When I am visiting a client’s work site, I too often hear, “Oh we don’t sample that unit because it has a small sump. We just change the oil.”
Oil analysis is much more comprehensive than just monitoring the condition of the lubricant itself. While the determination of the lubricant’s condition is a chief function of oil analysis, so is checking for abnormal machine wear and monitoring levels of contaminants being ingressed. Monitoring wear metals from the oil wetted components aids in scheduling maintenance based upon condition, before an unexpected failure occurs. Likewise, ingressed contamination can often wreak havoc on a system. Knowing that the contamination is being ingressed through a sampling program allows you to take measures to remove the contamination and prevent further ingression from occurring, thus maximizing the equipment’s reliability. To put it simply, we don’t just test the oil, but we test what is in the oil as well.
With that said, how do we determine which units should be tested? Below is a list of chief factors to help determine which units and/or components you should sample and how often.
- Criticality – How critical to your process is the unit/component? For instance, if this unit goes down then half the plant shuts down- SAMPLE, SAMPLE, SAMPLE… As criticality of the equipment increases, your sampling interval decreases.
- Ease of Maintenance – Are there any extraneous factors for maintenance and repair of the equipment? If the replacement for a particular gearbox takes 6 weeks to import from Europe, then an oil analysis program would help complement other maintenance activities.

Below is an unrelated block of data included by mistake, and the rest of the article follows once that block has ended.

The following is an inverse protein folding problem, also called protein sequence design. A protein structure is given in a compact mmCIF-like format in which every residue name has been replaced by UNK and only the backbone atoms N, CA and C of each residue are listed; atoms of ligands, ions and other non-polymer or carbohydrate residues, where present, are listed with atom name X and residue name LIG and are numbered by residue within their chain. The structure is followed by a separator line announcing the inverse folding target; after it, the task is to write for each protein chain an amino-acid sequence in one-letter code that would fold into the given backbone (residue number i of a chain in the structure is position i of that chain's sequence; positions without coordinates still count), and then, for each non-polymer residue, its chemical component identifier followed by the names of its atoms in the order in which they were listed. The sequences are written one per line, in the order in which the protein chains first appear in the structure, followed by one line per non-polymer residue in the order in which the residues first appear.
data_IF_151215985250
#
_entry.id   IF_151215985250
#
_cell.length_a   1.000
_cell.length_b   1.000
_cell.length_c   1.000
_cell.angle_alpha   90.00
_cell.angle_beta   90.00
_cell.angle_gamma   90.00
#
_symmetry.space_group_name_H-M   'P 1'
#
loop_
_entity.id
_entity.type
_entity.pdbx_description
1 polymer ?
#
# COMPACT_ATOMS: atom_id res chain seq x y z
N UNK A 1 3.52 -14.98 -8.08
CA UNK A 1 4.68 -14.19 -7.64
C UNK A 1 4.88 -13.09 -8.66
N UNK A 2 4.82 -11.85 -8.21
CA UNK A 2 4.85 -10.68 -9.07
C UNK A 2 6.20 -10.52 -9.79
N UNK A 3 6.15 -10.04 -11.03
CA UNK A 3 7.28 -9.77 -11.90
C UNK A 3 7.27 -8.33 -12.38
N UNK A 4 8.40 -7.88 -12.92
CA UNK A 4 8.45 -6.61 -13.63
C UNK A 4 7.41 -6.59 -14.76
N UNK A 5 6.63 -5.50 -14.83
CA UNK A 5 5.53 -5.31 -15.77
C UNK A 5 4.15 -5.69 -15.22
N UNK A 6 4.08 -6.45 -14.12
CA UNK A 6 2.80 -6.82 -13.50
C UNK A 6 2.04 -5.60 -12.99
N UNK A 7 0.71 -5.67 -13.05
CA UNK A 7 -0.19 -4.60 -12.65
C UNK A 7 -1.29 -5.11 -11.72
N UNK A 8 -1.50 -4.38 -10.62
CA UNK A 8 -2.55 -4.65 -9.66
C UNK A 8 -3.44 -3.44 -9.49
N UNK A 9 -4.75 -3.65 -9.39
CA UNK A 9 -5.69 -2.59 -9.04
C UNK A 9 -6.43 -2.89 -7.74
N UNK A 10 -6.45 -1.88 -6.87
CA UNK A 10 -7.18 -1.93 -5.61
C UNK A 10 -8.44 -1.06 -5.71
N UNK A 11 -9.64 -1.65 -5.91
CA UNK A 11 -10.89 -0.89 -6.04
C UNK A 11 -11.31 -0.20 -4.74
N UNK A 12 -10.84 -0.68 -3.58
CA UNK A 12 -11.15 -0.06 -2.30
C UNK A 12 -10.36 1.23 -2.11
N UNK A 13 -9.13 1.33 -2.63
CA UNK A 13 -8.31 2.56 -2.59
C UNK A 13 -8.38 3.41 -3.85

- Duty cycle – The harder we operate a piece of machinery, the greater the need to monitor it. Consider shortened sampling intervals for severe duty cycles.
- Environment – Dirty environments pose a much higher probability that the equipment could be ingressing contamination. Extreme environments may call for the need to sample and/or reduce the sampling interval.
- Age – Age related failures generally occur at an early age due to misalignments or errors in manufacturing and then later down the road as equipment begins to reach the end of its normal life. An increased sampling interval may make sense during these two stages.
At times, small oil reservoirs can contribute to a heavier duty cycle of the lubricant through a loss of lubricant sump time. The time that the lubricant is allowed to spend in the sump can be crucial for allowing key activities to occur such as air release, settling of contaminants, water separation, and cooling time. Therefore, with the possible reduction in these activities, the burden placed on the lubricant may be greater in some small sumps.
So the next time you are deciding what equipment to put on the sampling schedule, please don’t let sump size get in the way of your oil analysis program.
General Manager, Environmental